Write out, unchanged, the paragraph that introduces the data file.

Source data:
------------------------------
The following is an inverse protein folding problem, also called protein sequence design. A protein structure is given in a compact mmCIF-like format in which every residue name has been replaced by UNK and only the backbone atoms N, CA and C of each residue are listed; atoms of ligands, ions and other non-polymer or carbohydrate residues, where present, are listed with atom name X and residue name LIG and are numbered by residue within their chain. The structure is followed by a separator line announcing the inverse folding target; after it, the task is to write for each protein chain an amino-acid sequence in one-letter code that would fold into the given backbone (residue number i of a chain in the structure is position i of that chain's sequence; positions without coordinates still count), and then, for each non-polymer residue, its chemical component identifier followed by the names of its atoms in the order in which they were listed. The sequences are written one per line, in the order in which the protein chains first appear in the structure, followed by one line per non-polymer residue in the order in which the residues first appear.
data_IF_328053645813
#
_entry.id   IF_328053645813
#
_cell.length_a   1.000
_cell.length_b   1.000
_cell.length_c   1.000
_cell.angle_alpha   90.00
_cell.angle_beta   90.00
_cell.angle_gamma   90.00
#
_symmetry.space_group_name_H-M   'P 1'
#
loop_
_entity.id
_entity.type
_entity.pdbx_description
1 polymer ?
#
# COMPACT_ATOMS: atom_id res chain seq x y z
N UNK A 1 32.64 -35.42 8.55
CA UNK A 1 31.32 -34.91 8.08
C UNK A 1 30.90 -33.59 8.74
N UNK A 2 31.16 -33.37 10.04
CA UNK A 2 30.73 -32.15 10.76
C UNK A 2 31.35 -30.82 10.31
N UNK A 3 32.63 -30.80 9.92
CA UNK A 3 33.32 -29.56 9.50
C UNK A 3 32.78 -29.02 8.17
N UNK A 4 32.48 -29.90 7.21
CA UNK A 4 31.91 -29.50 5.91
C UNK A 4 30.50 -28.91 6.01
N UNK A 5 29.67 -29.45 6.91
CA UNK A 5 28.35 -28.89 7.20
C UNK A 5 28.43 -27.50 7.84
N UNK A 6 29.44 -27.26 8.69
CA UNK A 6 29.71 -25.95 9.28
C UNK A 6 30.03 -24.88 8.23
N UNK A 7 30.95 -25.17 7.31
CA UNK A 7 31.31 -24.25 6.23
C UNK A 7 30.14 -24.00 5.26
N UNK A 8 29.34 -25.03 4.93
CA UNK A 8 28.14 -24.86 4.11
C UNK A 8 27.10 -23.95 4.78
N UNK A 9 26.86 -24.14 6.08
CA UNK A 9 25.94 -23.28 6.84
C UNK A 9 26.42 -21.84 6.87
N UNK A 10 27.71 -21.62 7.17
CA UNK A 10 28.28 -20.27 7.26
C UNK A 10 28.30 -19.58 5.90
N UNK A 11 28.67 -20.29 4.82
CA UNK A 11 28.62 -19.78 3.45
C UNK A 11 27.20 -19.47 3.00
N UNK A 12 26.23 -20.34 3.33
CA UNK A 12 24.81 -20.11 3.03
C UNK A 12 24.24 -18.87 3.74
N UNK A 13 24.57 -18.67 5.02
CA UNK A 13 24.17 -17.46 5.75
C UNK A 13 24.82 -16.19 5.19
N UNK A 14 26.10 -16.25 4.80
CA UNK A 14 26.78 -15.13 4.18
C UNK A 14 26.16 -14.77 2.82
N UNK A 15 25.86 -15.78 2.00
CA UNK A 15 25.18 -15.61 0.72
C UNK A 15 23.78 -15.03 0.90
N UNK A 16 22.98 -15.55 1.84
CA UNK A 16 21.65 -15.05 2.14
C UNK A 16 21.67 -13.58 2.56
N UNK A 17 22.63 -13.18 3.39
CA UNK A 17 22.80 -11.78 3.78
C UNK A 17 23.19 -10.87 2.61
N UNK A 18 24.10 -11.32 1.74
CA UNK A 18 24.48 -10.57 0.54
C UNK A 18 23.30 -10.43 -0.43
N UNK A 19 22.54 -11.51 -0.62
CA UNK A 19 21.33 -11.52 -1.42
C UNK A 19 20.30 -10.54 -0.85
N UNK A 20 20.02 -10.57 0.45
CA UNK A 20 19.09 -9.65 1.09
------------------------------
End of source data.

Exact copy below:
The following is an inverse protein folding problem, also called protein sequence design. A protein structure is given in a compact mmCIF-like format in which every residue name has been replaced by UNK and only the backbone atoms N, CA and C of each residue are listed; atoms of ligands, ions and other non-polymer or carbohydrate residues, where present, are listed with atom name X and residue name LIG and are numbered by residue within their chain. The structure is followed by a separator line announcing the inverse folding target; after it, the task is to write for each protein chain an amino-acid sequence in one-letter code that would fold into the given backbone (residue number i of a chain in the structure is position i of that chain's sequence; positions without coordinates still count), and then, for each non-polymer residue, its chemical component identifier followed by the names of its atoms in the order in which they were listed. The sequences are written one per line, in the order in which the protein chains first appear in the structure, followed by one line per non-polymer residue in the order in which the residues first appear.